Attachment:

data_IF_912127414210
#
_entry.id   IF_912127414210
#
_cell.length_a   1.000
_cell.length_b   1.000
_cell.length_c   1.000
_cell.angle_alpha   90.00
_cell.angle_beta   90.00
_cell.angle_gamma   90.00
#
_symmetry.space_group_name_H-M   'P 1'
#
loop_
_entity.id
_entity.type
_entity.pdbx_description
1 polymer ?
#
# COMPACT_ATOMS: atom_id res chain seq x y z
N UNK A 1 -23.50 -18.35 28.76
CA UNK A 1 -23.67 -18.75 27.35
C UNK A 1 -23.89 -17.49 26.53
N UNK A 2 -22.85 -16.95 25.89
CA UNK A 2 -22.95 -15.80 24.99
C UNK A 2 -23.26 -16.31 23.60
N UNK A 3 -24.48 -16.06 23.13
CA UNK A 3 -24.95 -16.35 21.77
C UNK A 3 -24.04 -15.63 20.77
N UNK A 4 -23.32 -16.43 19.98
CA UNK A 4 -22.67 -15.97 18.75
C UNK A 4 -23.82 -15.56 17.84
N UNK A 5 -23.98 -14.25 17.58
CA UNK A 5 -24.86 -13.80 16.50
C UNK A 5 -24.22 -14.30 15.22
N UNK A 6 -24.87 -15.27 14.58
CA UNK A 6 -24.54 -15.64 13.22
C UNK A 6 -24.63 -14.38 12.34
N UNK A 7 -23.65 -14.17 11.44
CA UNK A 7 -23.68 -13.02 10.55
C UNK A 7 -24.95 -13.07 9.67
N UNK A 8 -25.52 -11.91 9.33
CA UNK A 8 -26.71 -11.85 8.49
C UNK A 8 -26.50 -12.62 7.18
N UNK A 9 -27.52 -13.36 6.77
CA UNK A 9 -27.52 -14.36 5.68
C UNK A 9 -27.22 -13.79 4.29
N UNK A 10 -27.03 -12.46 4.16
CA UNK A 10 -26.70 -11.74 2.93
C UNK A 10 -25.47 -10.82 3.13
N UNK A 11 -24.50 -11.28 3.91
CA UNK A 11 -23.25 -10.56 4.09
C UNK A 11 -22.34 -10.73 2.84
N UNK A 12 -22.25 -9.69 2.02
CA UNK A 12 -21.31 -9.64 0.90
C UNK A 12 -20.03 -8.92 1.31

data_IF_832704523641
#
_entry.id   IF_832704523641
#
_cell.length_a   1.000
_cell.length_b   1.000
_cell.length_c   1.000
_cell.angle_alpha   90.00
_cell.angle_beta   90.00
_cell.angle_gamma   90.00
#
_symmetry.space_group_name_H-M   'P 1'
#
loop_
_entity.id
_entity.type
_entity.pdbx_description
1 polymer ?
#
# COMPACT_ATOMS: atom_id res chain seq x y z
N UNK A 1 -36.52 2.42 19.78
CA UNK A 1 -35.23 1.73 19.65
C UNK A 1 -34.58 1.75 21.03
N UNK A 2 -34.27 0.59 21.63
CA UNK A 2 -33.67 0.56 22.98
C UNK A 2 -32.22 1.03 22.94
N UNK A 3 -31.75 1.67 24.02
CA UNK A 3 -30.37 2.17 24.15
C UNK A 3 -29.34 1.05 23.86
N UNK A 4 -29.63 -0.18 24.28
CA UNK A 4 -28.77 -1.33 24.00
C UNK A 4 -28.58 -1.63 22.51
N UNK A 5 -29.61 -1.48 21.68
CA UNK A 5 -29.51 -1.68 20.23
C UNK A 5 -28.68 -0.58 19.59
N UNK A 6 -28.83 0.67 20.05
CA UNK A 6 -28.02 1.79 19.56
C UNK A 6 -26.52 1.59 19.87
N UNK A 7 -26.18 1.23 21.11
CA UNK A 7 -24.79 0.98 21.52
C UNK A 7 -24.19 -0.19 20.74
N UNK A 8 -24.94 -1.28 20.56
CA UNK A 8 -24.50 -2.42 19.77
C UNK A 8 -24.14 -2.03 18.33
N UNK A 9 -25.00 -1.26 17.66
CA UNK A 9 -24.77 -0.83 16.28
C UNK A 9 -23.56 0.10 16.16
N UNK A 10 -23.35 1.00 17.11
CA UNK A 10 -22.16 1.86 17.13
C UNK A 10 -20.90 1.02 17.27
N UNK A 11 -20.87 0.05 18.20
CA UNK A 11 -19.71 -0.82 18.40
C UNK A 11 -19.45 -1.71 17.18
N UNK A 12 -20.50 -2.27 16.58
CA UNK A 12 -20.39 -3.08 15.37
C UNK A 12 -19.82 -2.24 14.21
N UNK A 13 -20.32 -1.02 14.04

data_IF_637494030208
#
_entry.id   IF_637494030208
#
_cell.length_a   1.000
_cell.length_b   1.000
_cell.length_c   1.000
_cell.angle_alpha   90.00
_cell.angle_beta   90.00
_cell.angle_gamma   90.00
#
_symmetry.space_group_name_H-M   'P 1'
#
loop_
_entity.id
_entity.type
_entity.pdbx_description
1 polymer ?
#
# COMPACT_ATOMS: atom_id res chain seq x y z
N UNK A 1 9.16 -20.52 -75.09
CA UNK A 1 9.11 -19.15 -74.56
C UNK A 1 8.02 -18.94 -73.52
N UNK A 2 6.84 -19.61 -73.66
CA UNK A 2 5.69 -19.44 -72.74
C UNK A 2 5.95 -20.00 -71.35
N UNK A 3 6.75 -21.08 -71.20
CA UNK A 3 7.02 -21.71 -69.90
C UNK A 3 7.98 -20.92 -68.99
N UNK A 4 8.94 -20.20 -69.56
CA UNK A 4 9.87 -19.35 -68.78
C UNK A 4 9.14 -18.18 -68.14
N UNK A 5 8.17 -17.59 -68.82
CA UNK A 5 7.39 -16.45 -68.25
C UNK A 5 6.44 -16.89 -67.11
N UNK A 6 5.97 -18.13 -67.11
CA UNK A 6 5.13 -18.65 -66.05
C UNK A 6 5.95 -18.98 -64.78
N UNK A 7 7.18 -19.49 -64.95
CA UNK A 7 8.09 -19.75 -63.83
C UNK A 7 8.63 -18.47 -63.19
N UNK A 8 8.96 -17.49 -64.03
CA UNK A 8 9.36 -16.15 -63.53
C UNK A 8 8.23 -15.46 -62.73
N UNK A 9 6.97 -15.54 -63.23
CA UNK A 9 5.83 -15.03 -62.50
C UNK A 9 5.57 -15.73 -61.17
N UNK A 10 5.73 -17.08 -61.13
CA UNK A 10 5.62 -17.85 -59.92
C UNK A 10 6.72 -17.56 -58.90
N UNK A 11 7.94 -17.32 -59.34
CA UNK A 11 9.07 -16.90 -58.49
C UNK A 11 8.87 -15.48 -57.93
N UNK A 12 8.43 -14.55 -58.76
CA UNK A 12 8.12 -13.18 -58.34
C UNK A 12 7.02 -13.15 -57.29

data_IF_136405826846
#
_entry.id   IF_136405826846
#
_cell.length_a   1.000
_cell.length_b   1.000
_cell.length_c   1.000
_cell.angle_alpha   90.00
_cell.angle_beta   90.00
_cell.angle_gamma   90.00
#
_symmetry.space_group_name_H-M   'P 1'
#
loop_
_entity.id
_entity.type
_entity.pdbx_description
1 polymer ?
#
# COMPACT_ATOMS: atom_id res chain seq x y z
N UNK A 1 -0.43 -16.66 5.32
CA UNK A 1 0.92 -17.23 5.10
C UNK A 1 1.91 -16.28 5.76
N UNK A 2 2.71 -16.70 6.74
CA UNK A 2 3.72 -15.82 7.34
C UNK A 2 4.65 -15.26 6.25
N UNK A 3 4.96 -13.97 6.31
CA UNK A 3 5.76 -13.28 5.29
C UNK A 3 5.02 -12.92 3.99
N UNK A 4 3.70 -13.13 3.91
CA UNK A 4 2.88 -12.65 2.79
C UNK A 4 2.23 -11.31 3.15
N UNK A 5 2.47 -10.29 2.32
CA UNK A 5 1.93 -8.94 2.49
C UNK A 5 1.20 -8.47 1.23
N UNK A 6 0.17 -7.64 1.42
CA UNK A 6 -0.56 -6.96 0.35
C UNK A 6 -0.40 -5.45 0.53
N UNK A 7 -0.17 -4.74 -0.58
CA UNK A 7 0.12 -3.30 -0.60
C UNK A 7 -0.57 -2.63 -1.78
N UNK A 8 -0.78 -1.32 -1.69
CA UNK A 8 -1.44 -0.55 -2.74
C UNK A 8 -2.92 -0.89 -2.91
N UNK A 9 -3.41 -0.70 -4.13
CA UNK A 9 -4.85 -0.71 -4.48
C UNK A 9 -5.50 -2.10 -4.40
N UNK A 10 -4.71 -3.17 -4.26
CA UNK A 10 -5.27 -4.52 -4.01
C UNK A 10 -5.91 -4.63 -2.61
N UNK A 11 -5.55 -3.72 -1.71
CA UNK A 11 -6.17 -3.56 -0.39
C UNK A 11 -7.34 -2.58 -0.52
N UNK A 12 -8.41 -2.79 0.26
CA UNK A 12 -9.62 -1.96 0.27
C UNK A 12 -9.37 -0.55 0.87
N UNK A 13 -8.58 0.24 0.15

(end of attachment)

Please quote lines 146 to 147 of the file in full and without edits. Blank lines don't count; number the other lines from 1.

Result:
N UNK A 5 8.17 -17.59 -68.82
CA UNK A 5 7.39 -16.45 -68.25